So this past weekend, I went along to Scottish Women’s Aid’s all-weekend “Stop” training. The “Stop” campaign, or Together We Can Stop It, is about recognising that domestic abuse affects everyone, but that — as one of my training-mates put it — we can all affect it right back. It is designed to spread the message that domestic abuse is disturbingly prevalent, and that it’s so not OK, as well as aiming to provide everyone everywhere with workable ways to tackle the problem. The training weekend took me and seven other smart, angry young feminists and taught us how to become Community Champions: we’re now qualified to go out into the local community and help SWA and the “Stop” campaign to spread the message.

The training was a truly amazing, eye-opening and inspiring experience for me. Because I’ve taught myself all this women’s studies stuff, I’ve never been in a space before where everyone just ‘got’ it. There was no mansplaining, no ‘explain yourself to me!’, no ‘what about the men?!’, no arguments about how you can’t be feminist if you’re white and Western, or if you like sex, or if you’re straight, or if you’re a trans woman, or blah blah blah blah. There was no ’stop being hysterical!’, or ‘nobody really cares about this!’, or ‘it’s just a joke, lighten up!’ No one in the room said anything was ’so gay’ or referred to another person as ‘a total retard’ or suggested that ‘girls who dress slutty ask for it.’ There were no rape jokes; no one wanted to whine that Julian Assange or Roman Polanski are awesome, stand-up guys and so great at what they do and therefore everyone should forget about the fact that they raped women and hey who says they even did it I mean these stupid women make shit up all the time. I’m wary of using this word because I know it makes some people queasy (feminists included), but it felt like sisterhood.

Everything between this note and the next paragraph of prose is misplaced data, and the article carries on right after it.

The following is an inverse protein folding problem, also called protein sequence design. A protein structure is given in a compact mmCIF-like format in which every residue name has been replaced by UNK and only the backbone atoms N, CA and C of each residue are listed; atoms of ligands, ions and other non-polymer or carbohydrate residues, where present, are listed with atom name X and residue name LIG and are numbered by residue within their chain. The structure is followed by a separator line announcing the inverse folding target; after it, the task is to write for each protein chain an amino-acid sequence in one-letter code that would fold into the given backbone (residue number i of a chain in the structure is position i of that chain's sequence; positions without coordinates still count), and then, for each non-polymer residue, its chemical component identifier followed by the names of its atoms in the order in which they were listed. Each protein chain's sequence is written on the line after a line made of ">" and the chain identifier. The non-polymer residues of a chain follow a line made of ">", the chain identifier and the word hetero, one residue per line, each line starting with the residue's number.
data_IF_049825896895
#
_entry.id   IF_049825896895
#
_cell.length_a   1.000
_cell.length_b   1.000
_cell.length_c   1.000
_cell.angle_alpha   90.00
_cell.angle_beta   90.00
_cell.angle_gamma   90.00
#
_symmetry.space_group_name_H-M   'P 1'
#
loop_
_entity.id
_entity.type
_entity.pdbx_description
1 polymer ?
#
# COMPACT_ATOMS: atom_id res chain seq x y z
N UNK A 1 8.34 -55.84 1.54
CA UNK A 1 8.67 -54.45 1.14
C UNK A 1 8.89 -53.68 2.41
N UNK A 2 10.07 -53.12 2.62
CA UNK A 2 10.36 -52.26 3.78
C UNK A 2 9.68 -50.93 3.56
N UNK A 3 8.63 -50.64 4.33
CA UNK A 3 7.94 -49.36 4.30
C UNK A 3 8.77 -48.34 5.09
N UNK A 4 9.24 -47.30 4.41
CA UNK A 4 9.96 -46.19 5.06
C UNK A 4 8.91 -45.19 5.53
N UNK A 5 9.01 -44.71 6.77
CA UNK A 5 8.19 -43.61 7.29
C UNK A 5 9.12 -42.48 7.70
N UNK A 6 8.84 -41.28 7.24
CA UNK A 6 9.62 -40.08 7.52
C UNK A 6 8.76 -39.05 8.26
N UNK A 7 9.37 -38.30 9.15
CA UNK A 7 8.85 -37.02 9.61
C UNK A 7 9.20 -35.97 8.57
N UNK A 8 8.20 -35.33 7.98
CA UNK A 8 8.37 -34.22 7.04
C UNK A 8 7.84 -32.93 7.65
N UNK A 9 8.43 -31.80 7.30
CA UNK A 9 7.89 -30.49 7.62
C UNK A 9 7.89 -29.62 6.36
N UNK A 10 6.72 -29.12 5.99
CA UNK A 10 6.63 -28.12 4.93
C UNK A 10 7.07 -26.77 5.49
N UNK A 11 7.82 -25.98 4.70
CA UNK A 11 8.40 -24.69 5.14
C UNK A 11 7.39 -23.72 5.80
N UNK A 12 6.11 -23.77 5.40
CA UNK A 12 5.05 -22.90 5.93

There were a lot of opposing views in the room. We talked about tons of issues around and outside domestic abuse including intersectionality, classism and general feminist stuff. We had heated discussions. We disagreed about things. But we all got it, we were all working towards a common goal: to make women’s lives, which are so often hard and frightening and downright depressing, better. In two days I learned so much about women, about feminism, about society, about activism and about myself. It was utterly fantastic.

Now, come to my comment thread and ask ‘what about the men?!’ I dare you.